Discussion in 'Handguns: Revolvers' started by CraigC, Apr 16, 2021.
Oh the sheephorn is bombproof. It's tougher than ivory and they push over trees and fight with that stuff.
@CraigC i can’t wait to read it!
It was a good read and as always I love seeing your fine sixguns!
A Randall Made Knives dealer recently recommended David Warther imitation ivory for a Randall that I was ordering. He told me that it is the most realistic stuff he is aware of, and that Randall used to stamp the knives "A/I" so that it wouldn't get confused for the real thing. I picked up a set of 1911 grips from them just to see what it's like. I know very little about real ivory, so my opinion doesn't count for much, but I think they look and feel pretty good.
I bought my Elephant Ivory grips from Dave Boone before the Liberals took over the fish and game dept.
Check their website out.
sorry for the link problem the address is
Yep. Nailed it for sure.
Agree 100% on your thoughts about the American Holly grips. That's what's on my Super Blackhawk and the reason I got them was because I wanted ivory, but couldn't justify spending the $600 at the time.
You're spot on about the softness of them. My SB gets carried all throughout deer season through the woods, in and out of deer stands etc. They certainly have character dings on them now. Not that I mind a lot, as they do look good for the money. But it is real.
The Shooter's Bible.
Little did I know that when Shane said "a gun is a tool, Marion", he was foretelling the glue-gun-like handguns we carry today
Beautiful grips...engraving...charcoal bluing...the things I miss today.
Even my OWB CCW holster is made from something synthetic.
Years back I was on a humanitarian medical mission in Alaskan native villages. We were staged out of Koetzbue and flew into Kivalina and other villages. One of the things I was hoping to find was some ivory to be used for a set of grips. I was ignorant of the laws at the time. As soon as we got to the first village a local engaged me and wanted to sell me native crafts. I told him I was only interested in trying to find some ivory. It was May and the pack ice was breaking up.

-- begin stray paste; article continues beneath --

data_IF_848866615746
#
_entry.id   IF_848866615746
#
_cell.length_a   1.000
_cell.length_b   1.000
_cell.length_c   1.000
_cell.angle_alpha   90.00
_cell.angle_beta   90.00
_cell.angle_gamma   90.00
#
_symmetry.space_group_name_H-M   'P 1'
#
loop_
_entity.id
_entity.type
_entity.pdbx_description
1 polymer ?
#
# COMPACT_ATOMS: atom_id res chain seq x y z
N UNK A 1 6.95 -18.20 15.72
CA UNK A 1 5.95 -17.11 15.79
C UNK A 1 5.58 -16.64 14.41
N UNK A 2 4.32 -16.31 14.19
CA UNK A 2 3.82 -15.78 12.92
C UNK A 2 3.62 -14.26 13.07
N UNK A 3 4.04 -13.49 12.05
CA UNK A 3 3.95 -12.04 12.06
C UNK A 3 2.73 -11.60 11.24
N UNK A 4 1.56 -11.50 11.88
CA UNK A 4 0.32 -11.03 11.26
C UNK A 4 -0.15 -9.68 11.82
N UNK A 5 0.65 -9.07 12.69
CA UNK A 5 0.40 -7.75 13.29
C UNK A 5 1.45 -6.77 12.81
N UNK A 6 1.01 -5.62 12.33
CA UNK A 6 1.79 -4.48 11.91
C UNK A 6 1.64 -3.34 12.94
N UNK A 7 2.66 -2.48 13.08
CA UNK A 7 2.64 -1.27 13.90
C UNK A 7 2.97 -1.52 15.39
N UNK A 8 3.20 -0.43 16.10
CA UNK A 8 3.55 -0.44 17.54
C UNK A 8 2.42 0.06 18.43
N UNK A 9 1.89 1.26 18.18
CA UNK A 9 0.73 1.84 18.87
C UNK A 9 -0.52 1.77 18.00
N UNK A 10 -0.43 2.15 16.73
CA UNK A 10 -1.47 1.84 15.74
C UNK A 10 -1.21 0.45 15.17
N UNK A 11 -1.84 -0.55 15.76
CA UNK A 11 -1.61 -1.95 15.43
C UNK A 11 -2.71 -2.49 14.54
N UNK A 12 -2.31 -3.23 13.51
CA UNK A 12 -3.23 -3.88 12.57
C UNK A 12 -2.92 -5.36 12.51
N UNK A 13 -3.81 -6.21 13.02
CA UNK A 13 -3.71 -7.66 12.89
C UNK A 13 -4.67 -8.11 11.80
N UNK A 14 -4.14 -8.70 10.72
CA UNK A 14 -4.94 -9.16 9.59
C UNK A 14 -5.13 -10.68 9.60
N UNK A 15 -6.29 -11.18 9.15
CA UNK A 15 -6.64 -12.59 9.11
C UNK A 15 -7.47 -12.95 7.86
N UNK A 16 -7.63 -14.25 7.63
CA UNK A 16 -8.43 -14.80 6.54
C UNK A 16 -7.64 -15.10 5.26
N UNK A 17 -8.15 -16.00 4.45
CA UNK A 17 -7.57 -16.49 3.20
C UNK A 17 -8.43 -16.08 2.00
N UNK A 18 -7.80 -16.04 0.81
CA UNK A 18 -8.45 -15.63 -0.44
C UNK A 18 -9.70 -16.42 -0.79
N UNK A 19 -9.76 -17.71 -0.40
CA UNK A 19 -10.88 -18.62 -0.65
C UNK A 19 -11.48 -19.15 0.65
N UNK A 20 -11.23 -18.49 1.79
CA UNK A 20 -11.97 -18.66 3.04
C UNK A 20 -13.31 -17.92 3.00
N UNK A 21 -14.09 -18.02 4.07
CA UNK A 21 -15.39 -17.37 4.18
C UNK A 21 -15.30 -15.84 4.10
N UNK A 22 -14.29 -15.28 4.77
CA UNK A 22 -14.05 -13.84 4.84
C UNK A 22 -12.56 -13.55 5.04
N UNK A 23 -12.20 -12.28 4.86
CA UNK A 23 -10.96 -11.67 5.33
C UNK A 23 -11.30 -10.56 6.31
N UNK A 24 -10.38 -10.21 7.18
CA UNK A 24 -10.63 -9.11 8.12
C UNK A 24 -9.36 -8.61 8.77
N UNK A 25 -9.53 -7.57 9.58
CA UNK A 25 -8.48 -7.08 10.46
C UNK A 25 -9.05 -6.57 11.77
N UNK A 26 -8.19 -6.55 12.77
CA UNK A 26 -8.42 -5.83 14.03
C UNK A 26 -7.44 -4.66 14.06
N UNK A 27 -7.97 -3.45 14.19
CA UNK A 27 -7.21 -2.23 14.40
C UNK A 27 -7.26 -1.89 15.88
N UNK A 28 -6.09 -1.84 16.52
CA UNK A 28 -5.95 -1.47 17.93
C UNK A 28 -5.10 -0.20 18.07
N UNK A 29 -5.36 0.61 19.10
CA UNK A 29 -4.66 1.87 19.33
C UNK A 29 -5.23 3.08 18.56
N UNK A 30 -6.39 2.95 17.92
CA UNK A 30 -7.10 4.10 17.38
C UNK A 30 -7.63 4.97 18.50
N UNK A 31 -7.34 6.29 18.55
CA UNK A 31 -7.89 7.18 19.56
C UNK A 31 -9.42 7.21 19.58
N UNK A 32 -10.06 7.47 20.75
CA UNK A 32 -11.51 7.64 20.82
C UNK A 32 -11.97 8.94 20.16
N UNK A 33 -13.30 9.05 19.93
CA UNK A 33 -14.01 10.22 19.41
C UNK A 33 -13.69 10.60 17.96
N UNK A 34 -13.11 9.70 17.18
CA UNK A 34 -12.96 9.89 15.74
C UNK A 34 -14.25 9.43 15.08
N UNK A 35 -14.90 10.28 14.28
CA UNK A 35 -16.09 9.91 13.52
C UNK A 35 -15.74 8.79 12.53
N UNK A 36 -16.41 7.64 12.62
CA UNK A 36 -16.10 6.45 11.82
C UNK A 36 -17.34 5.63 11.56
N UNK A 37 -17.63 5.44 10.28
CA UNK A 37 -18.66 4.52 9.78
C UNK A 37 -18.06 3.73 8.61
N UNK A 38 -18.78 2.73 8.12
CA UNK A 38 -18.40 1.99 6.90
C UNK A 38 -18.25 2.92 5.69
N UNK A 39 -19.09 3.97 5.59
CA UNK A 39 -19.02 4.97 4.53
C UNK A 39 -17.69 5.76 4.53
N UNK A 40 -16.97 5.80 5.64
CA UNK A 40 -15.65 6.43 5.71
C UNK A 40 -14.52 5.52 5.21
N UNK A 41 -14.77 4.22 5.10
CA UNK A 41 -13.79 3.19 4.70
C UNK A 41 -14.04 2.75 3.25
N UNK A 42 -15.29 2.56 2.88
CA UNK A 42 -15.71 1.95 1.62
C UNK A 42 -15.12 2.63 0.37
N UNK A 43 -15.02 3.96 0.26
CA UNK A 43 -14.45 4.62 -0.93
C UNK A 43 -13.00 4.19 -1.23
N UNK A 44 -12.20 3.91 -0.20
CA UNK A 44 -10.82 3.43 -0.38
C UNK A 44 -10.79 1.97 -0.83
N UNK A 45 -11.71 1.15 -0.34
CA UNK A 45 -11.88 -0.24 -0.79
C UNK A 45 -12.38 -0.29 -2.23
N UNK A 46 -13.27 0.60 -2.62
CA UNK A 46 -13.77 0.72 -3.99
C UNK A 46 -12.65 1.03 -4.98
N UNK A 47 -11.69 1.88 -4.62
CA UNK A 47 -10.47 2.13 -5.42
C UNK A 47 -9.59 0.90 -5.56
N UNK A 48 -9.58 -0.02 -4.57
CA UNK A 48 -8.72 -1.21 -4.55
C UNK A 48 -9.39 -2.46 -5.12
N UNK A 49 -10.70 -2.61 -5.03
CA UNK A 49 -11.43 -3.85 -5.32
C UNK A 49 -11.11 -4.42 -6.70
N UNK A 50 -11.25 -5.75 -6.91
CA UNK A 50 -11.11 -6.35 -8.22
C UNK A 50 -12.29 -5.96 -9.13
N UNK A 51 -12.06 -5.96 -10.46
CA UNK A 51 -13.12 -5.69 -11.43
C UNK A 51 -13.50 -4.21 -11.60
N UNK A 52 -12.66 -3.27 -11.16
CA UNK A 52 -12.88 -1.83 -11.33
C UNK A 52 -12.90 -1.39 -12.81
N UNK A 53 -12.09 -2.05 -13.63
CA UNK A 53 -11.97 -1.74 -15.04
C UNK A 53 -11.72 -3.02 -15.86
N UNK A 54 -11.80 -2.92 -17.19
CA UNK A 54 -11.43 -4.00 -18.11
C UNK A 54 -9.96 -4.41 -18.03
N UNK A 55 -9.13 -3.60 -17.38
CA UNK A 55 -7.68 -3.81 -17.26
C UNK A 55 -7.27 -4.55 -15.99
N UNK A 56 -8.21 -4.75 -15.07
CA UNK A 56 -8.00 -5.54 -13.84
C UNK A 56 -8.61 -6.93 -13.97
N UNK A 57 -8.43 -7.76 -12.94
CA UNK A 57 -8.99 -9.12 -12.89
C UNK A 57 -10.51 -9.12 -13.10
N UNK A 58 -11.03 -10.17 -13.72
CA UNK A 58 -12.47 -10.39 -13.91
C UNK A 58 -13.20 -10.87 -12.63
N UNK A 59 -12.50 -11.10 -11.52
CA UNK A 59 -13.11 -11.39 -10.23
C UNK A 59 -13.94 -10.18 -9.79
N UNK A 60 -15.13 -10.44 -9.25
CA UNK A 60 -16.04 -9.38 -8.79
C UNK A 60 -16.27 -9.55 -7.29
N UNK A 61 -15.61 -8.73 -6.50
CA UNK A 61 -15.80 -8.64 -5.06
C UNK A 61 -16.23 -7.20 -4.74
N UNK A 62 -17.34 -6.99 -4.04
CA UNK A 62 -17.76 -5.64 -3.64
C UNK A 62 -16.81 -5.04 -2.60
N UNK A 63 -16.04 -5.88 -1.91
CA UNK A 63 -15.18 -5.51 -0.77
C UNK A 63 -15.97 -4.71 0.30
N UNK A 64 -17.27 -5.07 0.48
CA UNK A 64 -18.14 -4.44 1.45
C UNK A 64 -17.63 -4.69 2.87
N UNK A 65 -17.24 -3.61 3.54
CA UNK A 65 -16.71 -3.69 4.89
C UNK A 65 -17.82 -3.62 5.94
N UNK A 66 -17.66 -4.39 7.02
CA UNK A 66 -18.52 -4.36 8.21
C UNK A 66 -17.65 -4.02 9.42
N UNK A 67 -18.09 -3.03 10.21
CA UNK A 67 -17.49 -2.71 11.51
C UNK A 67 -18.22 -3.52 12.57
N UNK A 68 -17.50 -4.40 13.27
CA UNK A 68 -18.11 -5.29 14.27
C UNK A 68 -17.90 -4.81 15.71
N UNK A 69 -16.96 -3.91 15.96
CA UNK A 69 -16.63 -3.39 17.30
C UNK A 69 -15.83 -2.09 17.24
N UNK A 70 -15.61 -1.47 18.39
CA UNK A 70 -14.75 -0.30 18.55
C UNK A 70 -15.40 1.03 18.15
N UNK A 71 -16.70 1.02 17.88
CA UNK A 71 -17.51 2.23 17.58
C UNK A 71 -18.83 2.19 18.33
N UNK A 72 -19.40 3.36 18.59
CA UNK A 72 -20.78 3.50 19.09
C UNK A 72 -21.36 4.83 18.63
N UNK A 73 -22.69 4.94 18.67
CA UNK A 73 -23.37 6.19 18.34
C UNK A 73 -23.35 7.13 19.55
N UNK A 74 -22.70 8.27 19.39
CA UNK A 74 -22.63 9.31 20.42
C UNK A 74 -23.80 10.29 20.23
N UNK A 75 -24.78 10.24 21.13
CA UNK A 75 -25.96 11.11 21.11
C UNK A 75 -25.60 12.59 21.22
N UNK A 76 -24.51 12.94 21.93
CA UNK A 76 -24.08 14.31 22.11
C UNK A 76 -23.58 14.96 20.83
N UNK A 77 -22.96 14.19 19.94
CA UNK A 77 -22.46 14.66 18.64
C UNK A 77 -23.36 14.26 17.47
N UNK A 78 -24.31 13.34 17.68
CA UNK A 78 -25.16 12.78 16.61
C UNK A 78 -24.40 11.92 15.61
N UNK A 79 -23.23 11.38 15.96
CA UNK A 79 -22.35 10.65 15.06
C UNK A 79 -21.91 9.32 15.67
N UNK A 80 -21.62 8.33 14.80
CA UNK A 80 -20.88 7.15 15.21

I saw him early the next day throw a rifle of some kind in a tiller powered Lund and head out. Luckily he never came back with any ivory. I found out in the next village just how much trouble that can get you in with the Feds.
Here is some old ivory on a new S&W.
Next up is smooth elk antler, what I call, American Ivory.
Some newer elk.
This is what S&W offered as a substitute, I believe it is a plastic/polymer material, not as dense and has not discolored in 5 decades. Shown on a 1917 Commercial Model
An aftermarket white grip, shown on a Model 25-2.
Apparently there is a limit on how many files can be attached.
My first set of smooth elk on a Jaeger Single Action.
Some old and new elk to show how it ages.
Anyway, kind of apparent I like smooth elk. I have several slabs of holly to work into stocks for revolvers. I prefer a material that shows age.
A most excellent article sir! Great photos too of the various materials out there, especially when compared to the real thing. I love the look of ivory grips on just about any gun; blued, plated, or stainless steel.
Faux ivory from Standard
Ivory from Colt
Ivory and griaffe bone
Shreger lines found only in real ivory
L to R: ivory, ivory, ram's horn, ivory, Sambar stag, Sambar stag, Giraffe bone,Giraffe bone, ivory, ivory
bottom: ivory, ivory
Awesome collection...simply awesome!!!
Thanks for sharing!
Here are my Ivory grips I just installed on my 1873.
I got these from Arizona Grips Manga Tusk. Made from real solid Ivory Block and UV aged. They can take lots of abuse and will age naturally, they don’t chip, crack or break and will develop a patina with use. A perfect fit. They feel great and are heavy. I absolutely recommend them. They are on Ebay. Better than the real thing for a fraction of the price.
How are they better than the real thing?
@StrawHat Now that right there is what it's about!
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